• Day 17: Knowing the warning signs to look for in yourself and others
    Understanding the signs and symptoms of mental health deterioration helps with recognizing when one should access services or lean on trusted others for support. By exploring and discussing common warning signs that present right before a mental health crisis, children and youth will be more aware and prepared to support themselves and others.
  • Day 18: The more you know: Resources you can use
    Learning about the various types of mental health resources in one’s local and virtual community is an important part of reducing stigma and increasing access to services. This is a great collaborative exercise to do with a whole class to learn about and identify the range of mental health resources that are available in the community, by phone, and online.
  • Day 19: Offering help to a friend
    We all want to help others when they are hurting and in distress, and it can be beneficial to the helper and helpee. However, we often don’t know what to say and how to help them in times of crisis. This is a skill that can be learned to enable children and youth to offer their friends support during emotionally challenging times.
  • Day 20: Knowing when your friend needs more help than you can give
    It is important for children and youth to know the limits of the support that they can provide to peers and to know that it is OK to share sensitive information with adults when they think that someone needs more help than they can give. Reaching out for help can be done in ways that don’t feel like betrayal.
  • Day 21: Mind matters: How thoughts affect feelings and drive behaviors
    We have all experienced days when our thoughts about a particular situation really put us in a bad mood for a moment or even the whole day. We are better able to manage these times by understanding how thoughts, feelings, and behaviors work together to influence each other and how by changing one, a positive impact can be had on the others.
  • Day 22: We all do it, but what is self-talk?"
    Self-talk is the inner dialogue that we have with ourselves all day long. It can happen while working on a task or even while having a conversation. Self talk is tied to our sense of self and can be helpful, harmful, or neutral.
  • Day 23: Challenging our inner voice: Negative self-talk
    Negative self-talk can result from intrusive thoughts that often occur without much effort. It is important to understand where negative self-talk comes from and why combating negative self-talk is key to creating overall mental wellness.
  • Day 24: Increasing positive self-talk
    When self-talk is positive, it helps us feel good about ourselves because it allows us to change our perspective toward different situations and give ourselves more compassion and grace when things are not going well. Learning ways to increase positive self-talk is a step toward improving overall well-being.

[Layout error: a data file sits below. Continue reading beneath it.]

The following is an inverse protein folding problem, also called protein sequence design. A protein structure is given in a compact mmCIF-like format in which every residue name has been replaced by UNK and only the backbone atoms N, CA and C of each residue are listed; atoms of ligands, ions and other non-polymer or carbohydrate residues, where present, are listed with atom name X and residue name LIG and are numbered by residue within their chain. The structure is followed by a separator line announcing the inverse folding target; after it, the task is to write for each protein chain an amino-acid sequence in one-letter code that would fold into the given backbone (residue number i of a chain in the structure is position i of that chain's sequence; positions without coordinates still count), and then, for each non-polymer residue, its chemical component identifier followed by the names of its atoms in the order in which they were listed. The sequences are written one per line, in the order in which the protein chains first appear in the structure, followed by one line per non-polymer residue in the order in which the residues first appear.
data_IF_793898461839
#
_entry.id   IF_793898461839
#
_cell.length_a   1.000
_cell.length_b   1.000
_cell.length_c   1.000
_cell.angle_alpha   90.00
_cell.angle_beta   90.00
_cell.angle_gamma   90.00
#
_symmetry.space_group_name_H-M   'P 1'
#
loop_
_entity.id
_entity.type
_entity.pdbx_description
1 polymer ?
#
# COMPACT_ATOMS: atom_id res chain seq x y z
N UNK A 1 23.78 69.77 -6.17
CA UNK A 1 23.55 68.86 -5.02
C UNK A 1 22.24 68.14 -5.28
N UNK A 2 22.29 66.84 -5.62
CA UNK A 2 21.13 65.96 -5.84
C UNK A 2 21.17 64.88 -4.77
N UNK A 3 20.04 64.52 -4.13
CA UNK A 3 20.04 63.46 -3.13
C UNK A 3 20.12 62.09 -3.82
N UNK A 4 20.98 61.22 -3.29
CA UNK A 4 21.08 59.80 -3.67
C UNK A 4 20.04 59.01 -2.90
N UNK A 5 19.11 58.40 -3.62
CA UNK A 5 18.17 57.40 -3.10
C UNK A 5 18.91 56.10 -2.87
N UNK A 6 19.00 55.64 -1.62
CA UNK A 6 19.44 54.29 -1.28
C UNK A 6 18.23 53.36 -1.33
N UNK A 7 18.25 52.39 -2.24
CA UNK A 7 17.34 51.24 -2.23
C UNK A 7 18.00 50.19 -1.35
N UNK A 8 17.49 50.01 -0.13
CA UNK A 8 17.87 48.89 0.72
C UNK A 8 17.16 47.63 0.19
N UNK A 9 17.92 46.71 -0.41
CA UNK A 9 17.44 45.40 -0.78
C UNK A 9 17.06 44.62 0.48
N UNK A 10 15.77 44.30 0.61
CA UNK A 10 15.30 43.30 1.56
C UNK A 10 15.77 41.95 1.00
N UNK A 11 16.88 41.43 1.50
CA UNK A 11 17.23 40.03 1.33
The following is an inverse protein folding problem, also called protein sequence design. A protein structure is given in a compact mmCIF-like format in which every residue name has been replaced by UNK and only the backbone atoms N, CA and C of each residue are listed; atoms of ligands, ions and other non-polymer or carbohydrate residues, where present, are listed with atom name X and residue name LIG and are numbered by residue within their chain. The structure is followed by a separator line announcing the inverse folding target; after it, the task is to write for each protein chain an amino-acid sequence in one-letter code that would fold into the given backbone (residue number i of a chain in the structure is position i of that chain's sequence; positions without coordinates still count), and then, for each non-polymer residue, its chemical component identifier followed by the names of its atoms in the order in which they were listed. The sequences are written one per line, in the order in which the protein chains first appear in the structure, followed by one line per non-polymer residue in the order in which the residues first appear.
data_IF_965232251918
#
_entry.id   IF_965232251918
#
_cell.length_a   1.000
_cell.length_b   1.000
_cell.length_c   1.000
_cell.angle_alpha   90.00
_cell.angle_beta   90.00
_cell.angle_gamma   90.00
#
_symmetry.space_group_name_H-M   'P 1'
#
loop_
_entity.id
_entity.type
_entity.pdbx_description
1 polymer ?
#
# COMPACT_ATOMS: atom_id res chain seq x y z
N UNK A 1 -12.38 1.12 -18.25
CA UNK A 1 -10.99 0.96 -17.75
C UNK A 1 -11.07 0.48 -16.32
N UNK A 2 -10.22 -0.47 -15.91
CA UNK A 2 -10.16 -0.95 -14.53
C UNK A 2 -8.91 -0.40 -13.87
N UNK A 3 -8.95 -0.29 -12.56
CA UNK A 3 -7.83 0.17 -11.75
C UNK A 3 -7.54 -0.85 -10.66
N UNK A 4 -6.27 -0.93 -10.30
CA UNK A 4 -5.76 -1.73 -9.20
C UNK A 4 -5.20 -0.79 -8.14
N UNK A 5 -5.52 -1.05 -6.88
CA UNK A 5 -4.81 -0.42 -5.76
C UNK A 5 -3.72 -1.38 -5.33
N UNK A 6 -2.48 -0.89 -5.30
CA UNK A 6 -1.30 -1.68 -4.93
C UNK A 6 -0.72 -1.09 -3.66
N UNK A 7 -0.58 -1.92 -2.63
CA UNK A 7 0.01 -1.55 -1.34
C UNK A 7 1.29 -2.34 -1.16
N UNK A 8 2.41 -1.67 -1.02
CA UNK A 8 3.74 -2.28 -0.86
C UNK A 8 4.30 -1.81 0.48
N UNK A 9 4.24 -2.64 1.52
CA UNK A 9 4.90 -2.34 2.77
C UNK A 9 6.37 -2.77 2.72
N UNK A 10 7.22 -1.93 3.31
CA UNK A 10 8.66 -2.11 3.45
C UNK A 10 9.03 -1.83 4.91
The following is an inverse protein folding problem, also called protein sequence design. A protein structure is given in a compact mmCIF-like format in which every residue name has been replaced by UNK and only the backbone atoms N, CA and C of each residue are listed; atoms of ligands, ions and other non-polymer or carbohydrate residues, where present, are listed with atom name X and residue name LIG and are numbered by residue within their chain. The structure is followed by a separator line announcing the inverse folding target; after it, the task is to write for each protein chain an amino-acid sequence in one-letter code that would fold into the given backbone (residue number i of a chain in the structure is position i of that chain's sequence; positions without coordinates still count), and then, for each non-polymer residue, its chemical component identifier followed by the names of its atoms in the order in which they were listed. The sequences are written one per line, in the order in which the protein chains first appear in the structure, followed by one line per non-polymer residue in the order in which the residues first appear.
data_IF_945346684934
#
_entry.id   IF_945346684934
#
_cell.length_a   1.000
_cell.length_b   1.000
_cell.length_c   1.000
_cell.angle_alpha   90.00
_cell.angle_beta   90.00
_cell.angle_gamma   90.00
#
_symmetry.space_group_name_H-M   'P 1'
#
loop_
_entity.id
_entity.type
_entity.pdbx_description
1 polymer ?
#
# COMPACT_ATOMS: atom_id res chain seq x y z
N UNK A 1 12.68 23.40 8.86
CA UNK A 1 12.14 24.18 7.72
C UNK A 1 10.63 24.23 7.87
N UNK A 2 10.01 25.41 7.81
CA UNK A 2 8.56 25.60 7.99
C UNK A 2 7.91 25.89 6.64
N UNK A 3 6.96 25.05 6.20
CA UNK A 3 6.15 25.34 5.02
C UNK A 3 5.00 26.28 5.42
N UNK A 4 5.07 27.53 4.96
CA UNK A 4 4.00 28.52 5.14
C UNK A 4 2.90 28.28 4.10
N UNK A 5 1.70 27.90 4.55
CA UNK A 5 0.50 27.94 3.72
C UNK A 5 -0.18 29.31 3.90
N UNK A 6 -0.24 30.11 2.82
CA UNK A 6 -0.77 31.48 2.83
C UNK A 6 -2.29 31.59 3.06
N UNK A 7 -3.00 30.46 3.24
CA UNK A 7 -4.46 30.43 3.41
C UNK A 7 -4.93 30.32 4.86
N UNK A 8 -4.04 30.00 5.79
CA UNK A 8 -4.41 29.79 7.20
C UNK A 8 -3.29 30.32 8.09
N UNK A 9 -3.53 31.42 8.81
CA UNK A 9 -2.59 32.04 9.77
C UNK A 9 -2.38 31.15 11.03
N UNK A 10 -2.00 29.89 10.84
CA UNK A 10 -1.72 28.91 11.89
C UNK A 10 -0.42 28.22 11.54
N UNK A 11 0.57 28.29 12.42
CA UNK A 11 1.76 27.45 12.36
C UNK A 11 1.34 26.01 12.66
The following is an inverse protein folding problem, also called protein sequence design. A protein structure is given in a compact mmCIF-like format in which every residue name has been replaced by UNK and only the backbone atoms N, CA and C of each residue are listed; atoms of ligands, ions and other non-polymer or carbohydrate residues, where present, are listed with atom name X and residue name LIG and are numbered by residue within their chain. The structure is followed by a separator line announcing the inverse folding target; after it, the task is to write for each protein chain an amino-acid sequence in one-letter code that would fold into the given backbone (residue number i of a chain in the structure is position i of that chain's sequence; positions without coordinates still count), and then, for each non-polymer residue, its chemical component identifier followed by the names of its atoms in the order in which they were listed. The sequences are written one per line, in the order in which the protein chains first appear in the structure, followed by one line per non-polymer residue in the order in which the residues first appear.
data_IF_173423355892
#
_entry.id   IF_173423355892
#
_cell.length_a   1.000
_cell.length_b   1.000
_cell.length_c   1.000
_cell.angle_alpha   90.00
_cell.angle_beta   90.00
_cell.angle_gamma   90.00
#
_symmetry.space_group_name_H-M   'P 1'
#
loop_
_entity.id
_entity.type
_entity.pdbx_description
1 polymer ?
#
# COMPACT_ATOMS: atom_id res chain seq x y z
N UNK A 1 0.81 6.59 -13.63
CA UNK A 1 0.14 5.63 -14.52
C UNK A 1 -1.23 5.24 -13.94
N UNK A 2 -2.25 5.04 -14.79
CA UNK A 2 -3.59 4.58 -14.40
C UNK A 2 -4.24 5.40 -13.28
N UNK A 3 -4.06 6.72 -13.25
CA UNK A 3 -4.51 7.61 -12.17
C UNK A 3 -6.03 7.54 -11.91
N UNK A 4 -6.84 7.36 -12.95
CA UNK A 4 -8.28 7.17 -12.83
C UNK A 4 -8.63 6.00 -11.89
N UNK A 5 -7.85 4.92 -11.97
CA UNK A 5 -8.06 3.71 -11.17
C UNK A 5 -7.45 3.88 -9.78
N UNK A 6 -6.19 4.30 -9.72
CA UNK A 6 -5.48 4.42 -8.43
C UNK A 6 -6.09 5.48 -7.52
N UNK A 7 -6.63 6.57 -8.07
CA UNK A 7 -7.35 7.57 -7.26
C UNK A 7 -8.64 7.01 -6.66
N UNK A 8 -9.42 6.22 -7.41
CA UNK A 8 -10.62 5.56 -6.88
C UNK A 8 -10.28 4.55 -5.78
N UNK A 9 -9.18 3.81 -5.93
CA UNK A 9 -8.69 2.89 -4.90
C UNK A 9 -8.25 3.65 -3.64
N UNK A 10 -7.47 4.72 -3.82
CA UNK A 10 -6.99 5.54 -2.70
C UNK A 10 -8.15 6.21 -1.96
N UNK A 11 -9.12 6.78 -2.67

• Day 25: Learning to be present through use of mindfulness practices
    Worrying about life’s daily stressors can affect our behaviors, feelings and thoughts which in turn can cause our minds to feel like a car on a race track—worrying about past or future events. Mindfulness is a calming practice that encourages focus on the present moment.
  • Day 26: Everyone experiences anxiety, but how do we know when it’s more serious?"
    Experiencing some amount of anxiety on a regular basis is normal because it allows us to stay alert, respond to stressful events, and operate at max performance when needed. However, some people experience anxiety that does the opposite and interferes with their ability to take action. It is important to recognize the difference between being anxious and clinical levels of anxiety.
  • Day 27: Coping with anxiety
    Learning to cope with low or high levels of anxiety is key to feeling better. Teaching students a few coping strategies to reduce and manage anxious feelings can help them cope with life’s many stressors.
  • Day 28: Everyone experiences depression, but how do we know when it’s more serious?"
    Feeling ‘sad’ or ‘blue’ in response to stressors (e.g. loss of a loved one) or life changes (e.g. moving to a new city) is a common human experience. But does feeling depressed make someone depressed? It is important to recognize the difference between being sad and clinical levels of depression.
  • Day 29: Coping with depression
    Finding ways to zap or reduce depressive symptoms can be challenging. There are skills and activities that can be learned and used to help boost one’s mood in the moment and then maintain a positive mood over time.
  • Day 30: Invite students to keep the campaign going
    Empowering children to talk about mental health is an excellent way to increase awareness and reduce stigma. Exploring current mental health awareness initiatives and ways to create school- and community-wide campaigns is a good way to continue these conversations.
  • Beyond the 30 days
    After the 30 days participants will be invited to continue receiving a weekly mental health resource email sent out on Sundays.